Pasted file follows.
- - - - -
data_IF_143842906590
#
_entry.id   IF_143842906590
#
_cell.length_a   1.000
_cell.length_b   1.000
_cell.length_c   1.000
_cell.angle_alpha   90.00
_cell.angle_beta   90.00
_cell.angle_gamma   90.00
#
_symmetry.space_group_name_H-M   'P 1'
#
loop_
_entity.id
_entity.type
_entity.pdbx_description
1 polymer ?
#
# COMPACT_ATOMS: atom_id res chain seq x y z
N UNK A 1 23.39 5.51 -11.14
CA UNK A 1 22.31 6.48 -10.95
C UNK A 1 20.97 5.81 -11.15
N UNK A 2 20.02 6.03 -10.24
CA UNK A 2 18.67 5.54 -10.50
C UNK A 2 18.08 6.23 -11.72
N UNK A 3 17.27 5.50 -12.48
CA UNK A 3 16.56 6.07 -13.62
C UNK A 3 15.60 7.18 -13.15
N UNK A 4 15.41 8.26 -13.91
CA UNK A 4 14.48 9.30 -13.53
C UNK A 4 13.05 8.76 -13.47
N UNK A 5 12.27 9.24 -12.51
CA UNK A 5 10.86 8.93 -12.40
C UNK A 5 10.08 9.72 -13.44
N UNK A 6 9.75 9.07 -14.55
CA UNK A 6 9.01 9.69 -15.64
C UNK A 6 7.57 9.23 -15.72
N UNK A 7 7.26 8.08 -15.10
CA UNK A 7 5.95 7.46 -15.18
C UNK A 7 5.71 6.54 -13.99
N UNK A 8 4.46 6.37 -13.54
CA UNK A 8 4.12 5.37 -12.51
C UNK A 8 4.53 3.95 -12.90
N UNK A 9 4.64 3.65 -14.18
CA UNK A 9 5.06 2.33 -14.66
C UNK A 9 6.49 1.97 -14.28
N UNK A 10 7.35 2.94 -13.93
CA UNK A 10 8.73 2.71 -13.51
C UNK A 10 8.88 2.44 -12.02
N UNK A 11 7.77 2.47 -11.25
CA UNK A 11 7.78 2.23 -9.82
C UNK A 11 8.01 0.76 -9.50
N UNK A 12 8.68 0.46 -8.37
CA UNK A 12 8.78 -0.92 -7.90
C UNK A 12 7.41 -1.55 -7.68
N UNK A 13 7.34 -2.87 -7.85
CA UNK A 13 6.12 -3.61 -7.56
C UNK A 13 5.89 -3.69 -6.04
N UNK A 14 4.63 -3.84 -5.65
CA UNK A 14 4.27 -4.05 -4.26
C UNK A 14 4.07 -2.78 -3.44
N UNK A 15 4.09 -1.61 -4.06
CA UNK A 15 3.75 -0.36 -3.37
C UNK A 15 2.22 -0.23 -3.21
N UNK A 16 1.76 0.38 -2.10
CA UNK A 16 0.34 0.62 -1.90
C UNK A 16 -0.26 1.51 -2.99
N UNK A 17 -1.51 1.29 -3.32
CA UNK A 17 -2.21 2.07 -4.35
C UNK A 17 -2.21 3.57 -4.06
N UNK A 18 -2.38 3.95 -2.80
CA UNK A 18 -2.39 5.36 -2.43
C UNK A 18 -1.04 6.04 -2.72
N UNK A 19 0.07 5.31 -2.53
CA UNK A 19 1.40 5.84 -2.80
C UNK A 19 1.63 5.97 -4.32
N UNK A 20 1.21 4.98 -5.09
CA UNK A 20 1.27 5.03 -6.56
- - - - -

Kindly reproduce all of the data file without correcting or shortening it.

data_IF_143842906590
#
_entry.id   IF_143842906590
#
_cell.length_a   1.000
_cell.length_b   1.000
_cell.length_c   1.000
_cell.angle_alpha   90.00
_cell.angle_beta   90.00
_cell.angle_gamma   90.00
#
_symmetry.space_group_name_H-M   'P 1'
#
loop_
_entity.id
_entity.type
_entity.pdbx_description
1 polymer ?
#
# COMPACT_ATOMS: atom_id res chain seq x y z
N UNK A 1 23.39 5.51 -11.14
CA UNK A 1 22.31 6.48 -10.95
C UNK A 1 20.97 5.81 -11.15
N UNK A 2 20.02 6.03 -10.24
CA UNK A 2 18.67 5.54 -10.50
C UNK A 2 18.08 6.23 -11.72
N UNK A 3 17.27 5.50 -12.48
CA UNK A 3 16.56 6.07 -13.62
C UNK A 3 15.60 7.18 -13.15
N UNK A 4 15.41 8.26 -13.91
CA UNK A 4 14.48 9.30 -13.53
C UNK A 4 13.05 8.76 -13.47
N UNK A 5 12.27 9.24 -12.51
CA UNK A 5 10.86 8.93 -12.40
C UNK A 5 10.08 9.72 -13.44
N UNK A 6 9.75 9.07 -14.55
CA UNK A 6 9.01 9.69 -15.64
C UNK A 6 7.57 9.23 -15.72
N UNK A 7 7.26 8.08 -15.10
CA UNK A 7 5.95 7.46 -15.18
C UNK A 7 5.71 6.54 -13.99
N UNK A 8 4.46 6.37 -13.54
CA UNK A 8 4.12 5.37 -12.51
C UNK A 8 4.53 3.95 -12.90
N UNK A 9 4.64 3.65 -14.18
CA UNK A 9 5.06 2.33 -14.66
C UNK A 9 6.49 1.97 -14.28
N UNK A 10 7.35 2.94 -13.93
CA UNK A 10 8.73 2.71 -13.51
C UNK A 10 8.88 2.44 -12.02
N UNK A 11 7.77 2.47 -11.25
CA UNK A 11 7.78 2.23 -9.82
C UNK A 11 8.01 0.76 -9.50
N UNK A 12 8.68 0.46 -8.37
CA UNK A 12 8.78 -0.92 -7.90
C UNK A 12 7.41 -1.55 -7.68
N UNK A 13 7.34 -2.87 -7.85
CA UNK A 13 6.12 -3.61 -7.56
C UNK A 13 5.89 -3.69 -6.04
N UNK A 14 4.63 -3.84 -5.65
CA UNK A 14 4.27 -4.05 -4.26
C UNK A 14 4.07 -2.78 -3.44
N UNK A 15 4.09 -1.61 -4.06
CA UNK A 15 3.75 -0.36 -3.37
C UNK A 15 2.22 -0.23 -3.21
N UNK A 16 1.76 0.38 -2.10
CA UNK A 16 0.34 0.62 -1.90
C UNK A 16 -0.26 1.51 -2.99
N UNK A 17 -1.51 1.29 -3.32
CA UNK A 17 -2.21 2.07 -4.35
C UNK A 17 -2.21 3.57 -4.06
N UNK A 18 -2.38 3.95 -2.80
CA UNK A 18 -2.39 5.36 -2.43
C UNK A 18 -1.04 6.04 -2.72
N UNK A 19 0.07 5.31 -2.53
CA UNK A 19 1.40 5.84 -2.80
C UNK A 19 1.63 5.97 -4.32
N UNK A 20 1.21 4.98 -5.09
CA UNK A 20 1.27 5.03 -6.56